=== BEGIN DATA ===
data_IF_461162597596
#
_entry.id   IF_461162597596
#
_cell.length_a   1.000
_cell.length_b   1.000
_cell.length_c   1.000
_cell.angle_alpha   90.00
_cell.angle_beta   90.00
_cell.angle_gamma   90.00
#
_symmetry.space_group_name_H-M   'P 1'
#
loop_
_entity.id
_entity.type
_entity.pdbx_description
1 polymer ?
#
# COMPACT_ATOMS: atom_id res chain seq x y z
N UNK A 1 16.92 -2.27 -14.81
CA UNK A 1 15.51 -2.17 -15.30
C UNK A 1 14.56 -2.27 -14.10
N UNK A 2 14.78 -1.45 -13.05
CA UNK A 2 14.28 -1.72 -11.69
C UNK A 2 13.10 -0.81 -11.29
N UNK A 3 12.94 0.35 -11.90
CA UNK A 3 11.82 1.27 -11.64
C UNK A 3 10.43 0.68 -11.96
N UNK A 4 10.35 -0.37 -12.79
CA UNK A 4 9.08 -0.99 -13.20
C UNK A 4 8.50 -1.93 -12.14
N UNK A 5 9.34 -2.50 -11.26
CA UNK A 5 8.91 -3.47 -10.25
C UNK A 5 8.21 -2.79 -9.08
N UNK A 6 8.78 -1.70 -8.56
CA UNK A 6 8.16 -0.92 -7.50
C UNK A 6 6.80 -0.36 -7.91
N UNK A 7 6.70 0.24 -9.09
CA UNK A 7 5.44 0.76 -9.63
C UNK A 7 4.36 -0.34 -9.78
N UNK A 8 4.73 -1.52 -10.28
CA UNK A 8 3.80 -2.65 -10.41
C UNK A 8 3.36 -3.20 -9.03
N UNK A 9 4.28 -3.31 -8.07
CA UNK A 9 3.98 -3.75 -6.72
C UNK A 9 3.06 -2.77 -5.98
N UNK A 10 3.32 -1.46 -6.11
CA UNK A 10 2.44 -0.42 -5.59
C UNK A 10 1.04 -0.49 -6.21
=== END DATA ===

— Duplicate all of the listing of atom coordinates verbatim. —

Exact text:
data_IF_461162597596
#
_entry.id   IF_461162597596
#
_cell.length_a   1.000
_cell.length_b   1.000
_cell.length_c   1.000
_cell.angle_alpha   90.00
_cell.angle_beta   90.00
_cell.angle_gamma   90.00
#
_symmetry.space_group_name_H-M   'P 1'
#
loop_
_entity.id
_entity.type
_entity.pdbx_description
1 polymer ?
#
# COMPACT_ATOMS: atom_id res chain seq x y z
N UNK A 1 16.92 -2.27 -14.81
CA UNK A 1 15.51 -2.17 -15.30
C UNK A 1 14.56 -2.27 -14.10
N UNK A 2 14.78 -1.45 -13.05
CA UNK A 2 14.28 -1.72 -11.69
C UNK A 2 13.10 -0.81 -11.29
N UNK A 3 12.94 0.35 -11.90
CA UNK A 3 11.82 1.27 -11.64
C UNK A 3 10.43 0.68 -11.96
N UNK A 4 10.35 -0.37 -12.79
CA UNK A 4 9.08 -0.99 -13.20
C UNK A 4 8.50 -1.93 -12.14
N UNK A 5 9.34 -2.50 -11.26
CA UNK A 5 8.91 -3.47 -10.25
C UNK A 5 8.21 -2.79 -9.08
N UNK A 6 8.78 -1.70 -8.56
CA UNK A 6 8.16 -0.92 -7.50
C UNK A 6 6.80 -0.36 -7.91
N UNK A 7 6.70 0.24 -9.09
CA UNK A 7 5.44 0.76 -9.63
C UNK A 7 4.36 -0.34 -9.78
N UNK A 8 4.73 -1.52 -10.28
CA UNK A 8 3.80 -2.65 -10.41
C UNK A 8 3.36 -3.20 -9.03
N UNK A 9 4.28 -3.31 -8.07
CA UNK A 9 3.98 -3.75 -6.72
C UNK A 9 3.06 -2.77 -5.98
N UNK A 10 3.32 -1.46 -6.11
CA UNK A 10 2.44 -0.42 -5.59
C UNK A 10 1.04 -0.49 -6.21